Figure 1
Changes of emission spectra during maturation of the new red-emitters, zoan2RFP (A and B), mcavRFP (C and D), and rfloRFP (E and F). The excitation wavelength is given within each graph. Horizontal axis is wavelength in nanometers, vertical axis is fluorescence ...
Figure 2
Details on excitation spectra of mcavRFP (A and B) and rfloRFP (C and D). Wavelengths at which the emission was monitored are given within the graphs. (A and C) Excitation spectra of the green emission band in the immature protein, lacking the red emission. ...

Structural/Spectral Types of GFP-Like Proteins.

We propose to classify GFP-like proteins by their color as it appears to human eye. On the basis of the currently available data set of sequenced and spectroscopically characterized proteins, we discriminate four color types of GFP-like proteins: green, yellow, orange-red, and purple-blue, or chromoproteins (Table (Table1).1). The proteins having excitation/emission spectra such as in row A of Table Table11 are sometimes called cyan or even blue (6, 17), because of their appearance under certain microscopy optics, but to the human eye, the color of these proteins after purification still appears bright green (2, 18). It must be noted that, in addition to the four colors discussed here, corals exhibit at least two more: truly blue with emission maximum at less than 475 nm and far-red with emission maximum over 600 nm (6, 17). No corresponding GFP-like proteins have been cloned thus far.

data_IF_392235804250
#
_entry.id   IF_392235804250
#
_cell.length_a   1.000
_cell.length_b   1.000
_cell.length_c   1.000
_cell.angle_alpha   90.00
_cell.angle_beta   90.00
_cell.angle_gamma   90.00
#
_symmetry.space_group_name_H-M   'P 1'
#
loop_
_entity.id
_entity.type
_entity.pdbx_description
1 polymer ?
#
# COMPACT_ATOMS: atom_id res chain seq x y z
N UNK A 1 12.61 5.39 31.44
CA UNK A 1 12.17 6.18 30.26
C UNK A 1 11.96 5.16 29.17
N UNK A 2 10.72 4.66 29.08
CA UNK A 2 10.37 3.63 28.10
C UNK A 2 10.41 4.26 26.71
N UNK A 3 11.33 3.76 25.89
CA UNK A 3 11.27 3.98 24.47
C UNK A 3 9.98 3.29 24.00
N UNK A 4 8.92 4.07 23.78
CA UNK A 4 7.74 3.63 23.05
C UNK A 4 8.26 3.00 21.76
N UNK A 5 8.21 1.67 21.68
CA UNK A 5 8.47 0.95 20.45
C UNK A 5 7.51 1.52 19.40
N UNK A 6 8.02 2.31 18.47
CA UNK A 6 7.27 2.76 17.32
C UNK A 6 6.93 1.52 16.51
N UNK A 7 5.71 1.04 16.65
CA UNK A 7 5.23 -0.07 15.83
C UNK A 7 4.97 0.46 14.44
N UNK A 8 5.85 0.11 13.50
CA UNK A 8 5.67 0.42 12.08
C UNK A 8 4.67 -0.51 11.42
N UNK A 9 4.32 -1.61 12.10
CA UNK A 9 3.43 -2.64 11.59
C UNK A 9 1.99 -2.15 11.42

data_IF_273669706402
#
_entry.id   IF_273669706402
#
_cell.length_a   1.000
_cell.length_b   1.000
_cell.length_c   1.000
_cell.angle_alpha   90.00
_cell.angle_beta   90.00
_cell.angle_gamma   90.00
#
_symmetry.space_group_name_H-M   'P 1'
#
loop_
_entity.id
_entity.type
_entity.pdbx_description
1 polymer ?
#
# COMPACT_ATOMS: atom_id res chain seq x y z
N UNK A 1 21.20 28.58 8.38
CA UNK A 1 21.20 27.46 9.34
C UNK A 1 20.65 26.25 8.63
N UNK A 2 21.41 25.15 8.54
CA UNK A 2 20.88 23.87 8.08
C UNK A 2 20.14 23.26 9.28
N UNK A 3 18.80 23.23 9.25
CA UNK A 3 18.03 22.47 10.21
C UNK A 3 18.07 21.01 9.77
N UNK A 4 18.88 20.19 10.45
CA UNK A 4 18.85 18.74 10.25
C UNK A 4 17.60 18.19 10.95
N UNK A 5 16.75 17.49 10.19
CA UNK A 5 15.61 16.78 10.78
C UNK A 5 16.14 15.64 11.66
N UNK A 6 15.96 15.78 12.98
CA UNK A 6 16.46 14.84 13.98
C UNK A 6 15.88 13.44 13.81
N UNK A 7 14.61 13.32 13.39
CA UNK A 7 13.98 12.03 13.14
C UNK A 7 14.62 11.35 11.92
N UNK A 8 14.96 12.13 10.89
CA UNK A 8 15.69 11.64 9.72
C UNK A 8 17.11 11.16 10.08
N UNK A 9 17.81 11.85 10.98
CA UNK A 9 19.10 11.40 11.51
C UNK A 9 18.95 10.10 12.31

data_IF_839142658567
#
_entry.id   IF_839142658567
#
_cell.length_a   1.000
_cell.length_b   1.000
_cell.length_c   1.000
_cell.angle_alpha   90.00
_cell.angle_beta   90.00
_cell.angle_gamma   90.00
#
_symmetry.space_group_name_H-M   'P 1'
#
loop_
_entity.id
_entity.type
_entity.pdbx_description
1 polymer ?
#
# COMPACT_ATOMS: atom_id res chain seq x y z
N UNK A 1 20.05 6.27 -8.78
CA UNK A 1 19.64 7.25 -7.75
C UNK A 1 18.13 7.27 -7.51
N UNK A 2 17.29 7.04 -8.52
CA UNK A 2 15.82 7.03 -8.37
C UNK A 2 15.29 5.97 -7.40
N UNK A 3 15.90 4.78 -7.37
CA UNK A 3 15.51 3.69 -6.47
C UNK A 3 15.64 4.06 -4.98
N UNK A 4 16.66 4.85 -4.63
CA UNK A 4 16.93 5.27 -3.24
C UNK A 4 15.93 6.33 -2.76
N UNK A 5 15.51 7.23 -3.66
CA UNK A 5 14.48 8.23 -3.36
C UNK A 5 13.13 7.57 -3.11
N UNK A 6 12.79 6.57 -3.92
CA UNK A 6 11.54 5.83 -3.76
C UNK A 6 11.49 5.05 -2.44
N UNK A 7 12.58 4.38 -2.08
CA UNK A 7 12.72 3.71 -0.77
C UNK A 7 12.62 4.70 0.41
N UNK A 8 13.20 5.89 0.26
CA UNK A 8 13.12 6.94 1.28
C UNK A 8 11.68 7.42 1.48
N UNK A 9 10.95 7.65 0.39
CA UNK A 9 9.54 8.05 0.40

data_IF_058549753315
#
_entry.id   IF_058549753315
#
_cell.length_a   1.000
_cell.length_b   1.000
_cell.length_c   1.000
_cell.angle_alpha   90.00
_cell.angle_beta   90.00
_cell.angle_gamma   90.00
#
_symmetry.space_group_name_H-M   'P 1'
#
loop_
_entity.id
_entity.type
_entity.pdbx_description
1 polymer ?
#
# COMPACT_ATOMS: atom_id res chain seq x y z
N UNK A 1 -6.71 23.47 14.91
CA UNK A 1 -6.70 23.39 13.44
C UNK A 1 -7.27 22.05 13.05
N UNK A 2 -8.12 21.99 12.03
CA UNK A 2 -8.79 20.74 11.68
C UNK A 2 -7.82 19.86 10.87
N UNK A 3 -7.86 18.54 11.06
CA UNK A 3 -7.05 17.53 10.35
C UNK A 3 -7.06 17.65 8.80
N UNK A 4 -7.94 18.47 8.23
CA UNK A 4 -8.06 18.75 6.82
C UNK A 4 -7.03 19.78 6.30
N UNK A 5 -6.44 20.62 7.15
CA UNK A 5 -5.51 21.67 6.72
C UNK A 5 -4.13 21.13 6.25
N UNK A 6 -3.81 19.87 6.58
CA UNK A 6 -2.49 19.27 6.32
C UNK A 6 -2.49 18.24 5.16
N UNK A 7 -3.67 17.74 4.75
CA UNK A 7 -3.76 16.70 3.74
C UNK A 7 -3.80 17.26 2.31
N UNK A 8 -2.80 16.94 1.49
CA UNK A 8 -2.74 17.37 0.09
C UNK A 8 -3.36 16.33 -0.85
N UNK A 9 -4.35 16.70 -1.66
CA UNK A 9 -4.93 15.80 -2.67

All of the GFP-like proteins reported to date share the same fold of polypeptide chain, termed “β-can” (19, 20). The report of a truncated but functional chromoprotein from Anemonia sulcata (4) was later proven to be incorrect (21). However, there are substantial differences between these color types as far as the chromophore structure is concerned (see Table Table1).1). In GFP (green color), the chromophore is formed by residues 65–67 (Ser-Tyr-Gly) as a result of condensation between the carbonyl carbon of Ser-65 and the amino nitrogen of Gly-67 that produces a five-member ring, followed by the dehydrogenation of the Tyr-66 methylene bridge (1, 19, 20). All of the green proteins apparently possess the same chromophore, and the differences in the spectral shapes are explained by modifications of its environment (13, 14, 18). In the red protein DsRed, the chromophore synthesis includes one more stage that extends the conjugated π-system of the chromophore—dehydrogenation of the bond between the α-carbon and amino nitrogen of the first chromophore-forming residue (2224). Meanwhile, in the chromoproteins representative of asulCP, cyclization leads to the formation of a six-member rather than five-member ring, and the critical step in creating the extended conjugated π-system is breakage of the polypeptide chain immediately before the chromophore (21). Notably, no other chromoprotein contains such a chain break, as demonstrated by denaturing electrophoresis of the bacterial expression products (data not shown), indicating that the chromophore structure of asulCP is the exception rather than the rule within this color type. Biochemical and mutagenesis studies of the yellow zoanYFP (yellow) suggested that this protein has yet another chromophore structure (18, 25).